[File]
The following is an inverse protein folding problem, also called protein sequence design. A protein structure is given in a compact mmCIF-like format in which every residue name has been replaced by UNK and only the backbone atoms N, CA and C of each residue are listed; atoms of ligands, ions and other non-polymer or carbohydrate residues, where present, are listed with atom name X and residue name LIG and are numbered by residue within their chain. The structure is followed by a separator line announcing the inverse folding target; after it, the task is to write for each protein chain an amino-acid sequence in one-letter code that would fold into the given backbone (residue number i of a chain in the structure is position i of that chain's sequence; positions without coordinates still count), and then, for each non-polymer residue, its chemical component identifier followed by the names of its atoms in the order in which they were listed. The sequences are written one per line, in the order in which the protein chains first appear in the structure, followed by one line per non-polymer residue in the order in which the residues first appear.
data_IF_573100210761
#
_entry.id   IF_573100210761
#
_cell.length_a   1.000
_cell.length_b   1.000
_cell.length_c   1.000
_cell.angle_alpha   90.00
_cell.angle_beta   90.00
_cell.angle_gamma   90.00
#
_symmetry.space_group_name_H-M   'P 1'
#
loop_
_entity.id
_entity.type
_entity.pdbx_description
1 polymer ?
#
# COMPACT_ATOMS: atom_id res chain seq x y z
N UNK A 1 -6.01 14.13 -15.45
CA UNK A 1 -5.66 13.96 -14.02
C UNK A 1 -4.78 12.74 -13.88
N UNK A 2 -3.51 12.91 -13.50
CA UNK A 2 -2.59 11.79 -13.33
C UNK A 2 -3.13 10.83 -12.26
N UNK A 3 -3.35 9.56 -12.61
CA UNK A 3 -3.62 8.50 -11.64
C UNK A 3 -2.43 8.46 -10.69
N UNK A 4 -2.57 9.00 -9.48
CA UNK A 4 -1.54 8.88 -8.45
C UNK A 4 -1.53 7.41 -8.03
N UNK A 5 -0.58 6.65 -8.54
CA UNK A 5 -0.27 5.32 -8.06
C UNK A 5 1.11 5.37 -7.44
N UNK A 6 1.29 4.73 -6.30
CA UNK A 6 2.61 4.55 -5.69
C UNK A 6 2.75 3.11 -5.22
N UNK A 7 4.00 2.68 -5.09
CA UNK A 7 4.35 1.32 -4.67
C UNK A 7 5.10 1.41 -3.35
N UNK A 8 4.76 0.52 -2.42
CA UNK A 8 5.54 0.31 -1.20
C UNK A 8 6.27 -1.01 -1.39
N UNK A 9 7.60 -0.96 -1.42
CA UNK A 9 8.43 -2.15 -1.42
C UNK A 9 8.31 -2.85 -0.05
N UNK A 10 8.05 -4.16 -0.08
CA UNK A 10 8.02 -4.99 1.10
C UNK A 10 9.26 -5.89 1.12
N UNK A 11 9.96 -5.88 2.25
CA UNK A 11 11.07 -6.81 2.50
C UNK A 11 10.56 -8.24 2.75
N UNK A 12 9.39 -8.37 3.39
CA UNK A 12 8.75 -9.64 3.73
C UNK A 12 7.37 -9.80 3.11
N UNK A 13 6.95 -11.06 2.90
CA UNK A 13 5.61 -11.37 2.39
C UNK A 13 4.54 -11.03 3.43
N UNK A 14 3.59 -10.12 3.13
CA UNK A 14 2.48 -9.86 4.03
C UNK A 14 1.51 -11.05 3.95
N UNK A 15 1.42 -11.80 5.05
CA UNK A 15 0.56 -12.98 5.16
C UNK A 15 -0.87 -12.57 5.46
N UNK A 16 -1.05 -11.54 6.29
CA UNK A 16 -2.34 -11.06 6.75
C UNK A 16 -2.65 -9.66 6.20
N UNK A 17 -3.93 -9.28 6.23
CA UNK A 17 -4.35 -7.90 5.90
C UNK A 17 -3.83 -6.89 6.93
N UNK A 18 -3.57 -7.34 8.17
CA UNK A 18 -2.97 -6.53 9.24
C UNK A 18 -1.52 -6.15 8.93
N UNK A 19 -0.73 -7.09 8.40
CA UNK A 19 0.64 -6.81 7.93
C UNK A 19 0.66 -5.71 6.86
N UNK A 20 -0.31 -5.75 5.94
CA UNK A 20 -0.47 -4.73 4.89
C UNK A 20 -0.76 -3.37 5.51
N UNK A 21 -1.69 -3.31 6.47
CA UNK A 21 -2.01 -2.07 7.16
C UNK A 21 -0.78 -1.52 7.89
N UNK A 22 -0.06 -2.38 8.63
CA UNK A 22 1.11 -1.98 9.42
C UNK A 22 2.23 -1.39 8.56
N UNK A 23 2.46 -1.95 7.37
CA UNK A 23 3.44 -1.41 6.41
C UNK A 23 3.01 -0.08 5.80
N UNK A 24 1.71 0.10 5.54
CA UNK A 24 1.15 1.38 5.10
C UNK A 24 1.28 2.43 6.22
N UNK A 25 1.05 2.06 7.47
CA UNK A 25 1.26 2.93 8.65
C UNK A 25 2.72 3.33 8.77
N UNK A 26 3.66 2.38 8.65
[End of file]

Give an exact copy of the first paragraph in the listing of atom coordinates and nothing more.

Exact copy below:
The following is an inverse protein folding problem, also called protein sequence design. A protein structure is given in a compact mmCIF-like format in which every residue name has been replaced by UNK and only the backbone atoms N, CA and C of each residue are listed; atoms of ligands, ions and other non-polymer or carbohydrate residues, where present, are listed with atom name X and residue name LIG and are numbered by residue within their chain. The structure is followed by a separator line announcing the inverse folding target; after it, the task is to write for each protein chain an amino-acid sequence in one-letter code that would fold into the given backbone (residue number i of a chain in the structure is position i of that chain's sequence; positions without coordinates still count), and then, for each non-polymer residue, its chemical component identifier followed by the names of its atoms in the order in which they were listed. The sequences are written one per line, in the order in which the protein chains first appear in the structure, followed by one line per non-polymer residue in the order in which the residues first appear.